Gold and interest rates have diverged

By Rhod Mackenzie

For most of the last decade, the price of gold has been driven by the cost of money (interest rates): the lower the base rate fell, the higher the gold price went, and vice versa. Most analysts say that gold is the "anti-dollar", i.e. the asset that investors who do not trust fiat currencies turn to. Of course, when interest rates are low and the dollar is cheap, the price of gold should, in theory, rise. When interest rates rise, gold, which pays no interest, becomes cheaper.

This logic held until this year. High inflation drove interest rates to multi-year highs, but gold, you might say, did not even blink, i.e. there was almost no reaction. At the end of last week, for example, interest rates on 10-year US government bonds rose to their highest level since 2009, but the spot price of gold fell by just 0.5% on the day. A decade and a half ago, when interest rates were at the same level, gold was about one and a half times cheaper than it is today.

The end of the traditional relationship between gold and real interest rates has left investors confused. They are now concerned not only with the "fair price" for gold, which is of course difficult to determine, but also with the question: will the old relationship return, and if so, when?

The question analysts are asking is why is gold now not falling in price? They state several reasons. These include central banks, led by China's central bank, which have been buying up large quantities of the yellow metal for the second year running, plus investors who continue to bet that the slowdown in the US economy will be good for gold and continue to hold on to it, even though most financial textbooks advise selling gold at such times as these.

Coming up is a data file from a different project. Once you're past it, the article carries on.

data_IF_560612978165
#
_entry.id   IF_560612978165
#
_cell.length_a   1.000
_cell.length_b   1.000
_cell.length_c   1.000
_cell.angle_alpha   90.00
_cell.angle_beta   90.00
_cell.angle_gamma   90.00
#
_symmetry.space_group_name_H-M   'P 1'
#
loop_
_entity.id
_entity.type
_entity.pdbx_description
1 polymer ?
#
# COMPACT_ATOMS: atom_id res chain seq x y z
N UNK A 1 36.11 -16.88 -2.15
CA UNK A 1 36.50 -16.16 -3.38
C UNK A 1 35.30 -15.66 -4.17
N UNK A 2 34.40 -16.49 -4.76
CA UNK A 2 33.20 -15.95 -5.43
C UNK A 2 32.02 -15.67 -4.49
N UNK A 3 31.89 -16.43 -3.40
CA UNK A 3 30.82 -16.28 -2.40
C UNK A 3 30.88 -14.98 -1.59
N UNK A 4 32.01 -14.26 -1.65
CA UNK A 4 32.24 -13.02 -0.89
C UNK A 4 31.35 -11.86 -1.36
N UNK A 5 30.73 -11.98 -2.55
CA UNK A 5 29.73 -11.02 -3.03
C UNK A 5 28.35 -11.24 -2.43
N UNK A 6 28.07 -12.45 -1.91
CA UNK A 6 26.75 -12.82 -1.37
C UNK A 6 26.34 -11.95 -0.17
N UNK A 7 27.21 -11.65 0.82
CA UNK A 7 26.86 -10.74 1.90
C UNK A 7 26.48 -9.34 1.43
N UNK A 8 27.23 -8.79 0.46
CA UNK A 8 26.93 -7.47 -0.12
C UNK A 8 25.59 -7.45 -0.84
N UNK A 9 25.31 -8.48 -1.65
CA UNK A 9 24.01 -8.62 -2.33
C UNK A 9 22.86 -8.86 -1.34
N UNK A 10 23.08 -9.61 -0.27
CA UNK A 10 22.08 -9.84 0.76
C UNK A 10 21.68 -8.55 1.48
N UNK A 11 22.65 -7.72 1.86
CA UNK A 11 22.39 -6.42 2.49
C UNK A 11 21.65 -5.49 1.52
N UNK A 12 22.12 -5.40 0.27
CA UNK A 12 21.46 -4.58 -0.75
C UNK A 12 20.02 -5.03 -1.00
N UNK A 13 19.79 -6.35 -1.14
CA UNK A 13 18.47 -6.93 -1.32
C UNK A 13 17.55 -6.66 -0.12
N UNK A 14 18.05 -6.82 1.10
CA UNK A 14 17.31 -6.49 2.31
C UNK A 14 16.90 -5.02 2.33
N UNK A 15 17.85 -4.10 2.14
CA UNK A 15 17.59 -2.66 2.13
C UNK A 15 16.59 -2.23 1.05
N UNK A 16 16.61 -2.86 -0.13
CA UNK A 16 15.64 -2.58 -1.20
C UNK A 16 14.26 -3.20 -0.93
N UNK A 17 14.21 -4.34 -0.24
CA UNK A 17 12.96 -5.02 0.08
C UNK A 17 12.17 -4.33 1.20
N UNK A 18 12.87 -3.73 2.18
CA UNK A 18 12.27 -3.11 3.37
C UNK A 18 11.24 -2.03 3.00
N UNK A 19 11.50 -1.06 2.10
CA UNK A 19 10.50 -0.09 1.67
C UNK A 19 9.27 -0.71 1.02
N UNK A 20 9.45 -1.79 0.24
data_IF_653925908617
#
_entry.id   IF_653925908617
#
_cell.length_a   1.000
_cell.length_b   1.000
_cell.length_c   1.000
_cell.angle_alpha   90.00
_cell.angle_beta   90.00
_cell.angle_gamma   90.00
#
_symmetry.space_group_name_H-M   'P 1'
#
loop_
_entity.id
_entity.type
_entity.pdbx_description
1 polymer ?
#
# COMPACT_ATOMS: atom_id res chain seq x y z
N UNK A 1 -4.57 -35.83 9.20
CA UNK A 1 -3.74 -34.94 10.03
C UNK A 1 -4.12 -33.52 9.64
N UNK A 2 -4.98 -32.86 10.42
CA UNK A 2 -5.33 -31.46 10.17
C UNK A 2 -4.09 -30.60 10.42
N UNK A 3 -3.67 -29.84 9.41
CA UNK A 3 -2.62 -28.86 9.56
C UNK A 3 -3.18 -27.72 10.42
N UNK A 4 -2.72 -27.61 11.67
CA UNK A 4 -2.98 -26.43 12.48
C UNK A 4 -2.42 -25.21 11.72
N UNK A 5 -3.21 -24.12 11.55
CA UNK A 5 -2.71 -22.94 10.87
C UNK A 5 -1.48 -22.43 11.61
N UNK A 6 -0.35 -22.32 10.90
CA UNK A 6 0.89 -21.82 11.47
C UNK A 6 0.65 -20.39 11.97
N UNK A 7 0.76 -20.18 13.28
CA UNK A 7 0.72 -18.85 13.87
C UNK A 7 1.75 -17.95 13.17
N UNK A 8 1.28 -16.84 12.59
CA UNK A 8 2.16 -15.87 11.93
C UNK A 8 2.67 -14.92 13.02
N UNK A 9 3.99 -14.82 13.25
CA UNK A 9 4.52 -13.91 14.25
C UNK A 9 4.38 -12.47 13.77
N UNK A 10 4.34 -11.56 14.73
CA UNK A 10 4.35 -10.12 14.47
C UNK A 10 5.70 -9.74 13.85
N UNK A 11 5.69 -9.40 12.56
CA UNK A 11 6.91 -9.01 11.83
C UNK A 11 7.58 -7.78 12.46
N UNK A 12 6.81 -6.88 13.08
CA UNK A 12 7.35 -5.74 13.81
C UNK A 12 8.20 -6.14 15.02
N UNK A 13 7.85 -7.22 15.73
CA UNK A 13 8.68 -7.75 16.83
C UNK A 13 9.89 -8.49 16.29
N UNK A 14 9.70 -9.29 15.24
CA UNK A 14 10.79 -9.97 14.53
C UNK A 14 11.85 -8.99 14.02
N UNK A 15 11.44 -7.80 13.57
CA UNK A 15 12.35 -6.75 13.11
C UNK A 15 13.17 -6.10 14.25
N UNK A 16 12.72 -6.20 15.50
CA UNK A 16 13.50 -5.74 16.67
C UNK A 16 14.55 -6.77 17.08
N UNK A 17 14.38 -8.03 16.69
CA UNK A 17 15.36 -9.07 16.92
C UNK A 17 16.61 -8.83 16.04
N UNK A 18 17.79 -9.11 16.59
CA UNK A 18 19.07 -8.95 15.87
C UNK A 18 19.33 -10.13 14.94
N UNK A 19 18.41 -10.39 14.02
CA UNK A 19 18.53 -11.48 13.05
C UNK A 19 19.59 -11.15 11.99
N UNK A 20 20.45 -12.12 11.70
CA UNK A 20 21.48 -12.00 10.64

Typically, investment managers sell the precious metal when the dollar strengthens . However, gold sales are now significantly lower than usual in these types of market conditions. As a result, very large "reserves" have been built up. They have been building up for over a year, during this time period there has been a central bank gold rush.

Recently there have been isolated signs of a slowdown in the growth of the demand for gold, making it more vulnerable to fluctuations. Some analysts believe that gold's traditional dynamics have not been completely destroyed. A new record price level could be reached if interest rates or the dollar fall again. He believes, for example, that if the US economy slows next year then the price of gold could rise to $2,100 per ounce.
Of course, not all analysts are in agreement that a repeat is possible now that the threat of a banking crisis has receded and bonds are offering good interest rates for the first time in a long while. It is possible that even if the US economy slows, gold being relatively expensive will struggle to attract further significant investment.